This week will show a common anatomical variant – an ossified stylohyoid ligament. This can occur unilaterally or bilaterally. This is an incidental finding. Many students tend to jump to Eagle’s syndrome as soon as they see an ossified stylohyoid ligament; however for Eagle’s syndrome to be considered the patient must have PAIN when rotating the head. This pain is due to impingement of the nerves by the ossified stylohyoid ligament. If a patient has no pain with rotation of the head and there is an ossified stylohyoid ligament/s evident on a pantomograph, no further evaluation or treatment is necessary. This case shows bilateral ossified stylohyoid ligaments. This presents as a linear radiopaque entity lateral to the ramus/rami of the mandible. It may appear superimposed over the distal aspect of the ramus/rami. Note the linear radiopaque entities just lateral to the rami.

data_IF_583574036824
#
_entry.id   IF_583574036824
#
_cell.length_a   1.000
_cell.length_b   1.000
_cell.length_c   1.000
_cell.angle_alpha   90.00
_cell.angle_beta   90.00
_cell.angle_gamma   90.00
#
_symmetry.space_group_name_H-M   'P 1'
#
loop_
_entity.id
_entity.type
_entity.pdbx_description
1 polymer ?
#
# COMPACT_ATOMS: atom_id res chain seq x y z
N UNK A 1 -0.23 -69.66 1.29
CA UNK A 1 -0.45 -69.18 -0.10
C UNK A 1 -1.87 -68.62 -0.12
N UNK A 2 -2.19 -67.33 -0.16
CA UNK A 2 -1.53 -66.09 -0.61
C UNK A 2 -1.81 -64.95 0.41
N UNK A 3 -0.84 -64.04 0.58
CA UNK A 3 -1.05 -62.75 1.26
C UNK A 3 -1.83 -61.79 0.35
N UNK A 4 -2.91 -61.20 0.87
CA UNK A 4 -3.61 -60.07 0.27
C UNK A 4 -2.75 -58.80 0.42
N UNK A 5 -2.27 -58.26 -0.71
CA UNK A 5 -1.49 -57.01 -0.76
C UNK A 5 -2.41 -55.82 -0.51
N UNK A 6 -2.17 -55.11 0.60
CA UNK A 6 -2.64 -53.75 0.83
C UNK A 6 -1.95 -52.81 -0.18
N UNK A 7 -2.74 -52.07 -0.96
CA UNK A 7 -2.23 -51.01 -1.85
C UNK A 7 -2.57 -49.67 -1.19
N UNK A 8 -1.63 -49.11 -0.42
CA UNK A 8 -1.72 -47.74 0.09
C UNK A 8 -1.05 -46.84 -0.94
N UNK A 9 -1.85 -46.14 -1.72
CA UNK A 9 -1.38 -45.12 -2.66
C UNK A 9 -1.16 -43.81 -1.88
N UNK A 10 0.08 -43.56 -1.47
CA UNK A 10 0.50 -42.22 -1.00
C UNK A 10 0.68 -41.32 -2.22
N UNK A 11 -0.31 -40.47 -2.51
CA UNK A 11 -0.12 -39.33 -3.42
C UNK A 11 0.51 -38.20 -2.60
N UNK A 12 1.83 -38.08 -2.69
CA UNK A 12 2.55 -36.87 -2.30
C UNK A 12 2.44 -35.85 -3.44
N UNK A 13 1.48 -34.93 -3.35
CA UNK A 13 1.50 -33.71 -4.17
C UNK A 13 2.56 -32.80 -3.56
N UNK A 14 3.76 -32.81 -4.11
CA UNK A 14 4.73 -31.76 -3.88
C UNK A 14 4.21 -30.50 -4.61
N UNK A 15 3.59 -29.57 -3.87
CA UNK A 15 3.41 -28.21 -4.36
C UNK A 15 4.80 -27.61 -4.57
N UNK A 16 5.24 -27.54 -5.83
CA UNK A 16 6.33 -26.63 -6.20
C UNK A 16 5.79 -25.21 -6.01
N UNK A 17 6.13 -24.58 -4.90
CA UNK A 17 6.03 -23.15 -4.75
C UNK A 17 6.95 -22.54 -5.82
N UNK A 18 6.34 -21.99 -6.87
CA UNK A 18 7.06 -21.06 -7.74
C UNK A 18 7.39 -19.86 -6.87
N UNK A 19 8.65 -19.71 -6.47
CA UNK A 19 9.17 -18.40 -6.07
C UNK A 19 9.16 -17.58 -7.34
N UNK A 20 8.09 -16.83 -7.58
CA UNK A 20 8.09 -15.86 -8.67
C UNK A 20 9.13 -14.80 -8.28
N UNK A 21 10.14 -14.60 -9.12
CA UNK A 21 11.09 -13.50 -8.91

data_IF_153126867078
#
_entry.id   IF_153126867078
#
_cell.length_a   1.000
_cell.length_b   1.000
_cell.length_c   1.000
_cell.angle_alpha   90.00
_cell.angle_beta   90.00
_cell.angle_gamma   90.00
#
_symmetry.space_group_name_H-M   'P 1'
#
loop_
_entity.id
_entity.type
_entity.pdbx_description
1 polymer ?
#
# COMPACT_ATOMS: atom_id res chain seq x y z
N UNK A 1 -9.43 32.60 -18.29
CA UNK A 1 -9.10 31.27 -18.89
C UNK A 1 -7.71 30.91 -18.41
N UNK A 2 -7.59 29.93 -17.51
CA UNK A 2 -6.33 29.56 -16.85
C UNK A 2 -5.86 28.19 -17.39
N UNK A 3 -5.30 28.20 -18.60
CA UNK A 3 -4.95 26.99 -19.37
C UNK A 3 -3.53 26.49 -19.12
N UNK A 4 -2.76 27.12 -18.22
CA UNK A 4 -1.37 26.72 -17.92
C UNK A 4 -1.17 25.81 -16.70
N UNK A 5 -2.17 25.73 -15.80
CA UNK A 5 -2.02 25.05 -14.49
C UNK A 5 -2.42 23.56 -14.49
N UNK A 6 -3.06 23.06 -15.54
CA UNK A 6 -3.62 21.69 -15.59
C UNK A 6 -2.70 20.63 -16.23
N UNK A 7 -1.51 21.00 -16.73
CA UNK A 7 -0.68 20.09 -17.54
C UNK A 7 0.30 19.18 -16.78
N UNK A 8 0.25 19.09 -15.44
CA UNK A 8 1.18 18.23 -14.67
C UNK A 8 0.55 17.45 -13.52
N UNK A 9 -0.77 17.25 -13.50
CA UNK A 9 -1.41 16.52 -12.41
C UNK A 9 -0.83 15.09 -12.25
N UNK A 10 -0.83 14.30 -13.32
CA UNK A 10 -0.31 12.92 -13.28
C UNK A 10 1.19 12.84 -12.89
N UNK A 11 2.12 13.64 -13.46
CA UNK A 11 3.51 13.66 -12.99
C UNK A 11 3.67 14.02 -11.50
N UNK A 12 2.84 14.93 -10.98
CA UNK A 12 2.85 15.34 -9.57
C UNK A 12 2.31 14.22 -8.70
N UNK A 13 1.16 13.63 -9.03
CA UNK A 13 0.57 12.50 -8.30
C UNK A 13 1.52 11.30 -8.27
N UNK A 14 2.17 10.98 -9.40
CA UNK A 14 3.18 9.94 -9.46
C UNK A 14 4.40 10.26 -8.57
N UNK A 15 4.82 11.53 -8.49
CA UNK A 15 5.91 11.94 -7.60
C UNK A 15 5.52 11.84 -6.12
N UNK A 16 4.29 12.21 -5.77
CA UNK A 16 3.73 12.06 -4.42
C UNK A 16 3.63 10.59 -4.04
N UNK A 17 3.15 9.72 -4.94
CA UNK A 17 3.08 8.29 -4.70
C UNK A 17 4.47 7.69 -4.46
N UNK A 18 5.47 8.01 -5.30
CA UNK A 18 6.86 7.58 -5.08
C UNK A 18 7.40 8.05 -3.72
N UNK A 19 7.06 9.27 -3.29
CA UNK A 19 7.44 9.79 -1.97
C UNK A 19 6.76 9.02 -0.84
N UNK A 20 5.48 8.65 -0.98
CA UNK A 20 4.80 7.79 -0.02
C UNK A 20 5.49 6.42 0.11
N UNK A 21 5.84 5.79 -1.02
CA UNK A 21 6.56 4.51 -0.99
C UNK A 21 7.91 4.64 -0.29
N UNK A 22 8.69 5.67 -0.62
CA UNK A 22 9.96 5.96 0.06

For more information and other radiographs of ossified stylohyoid ligaments check out the page on ossified stylohyoid ligament.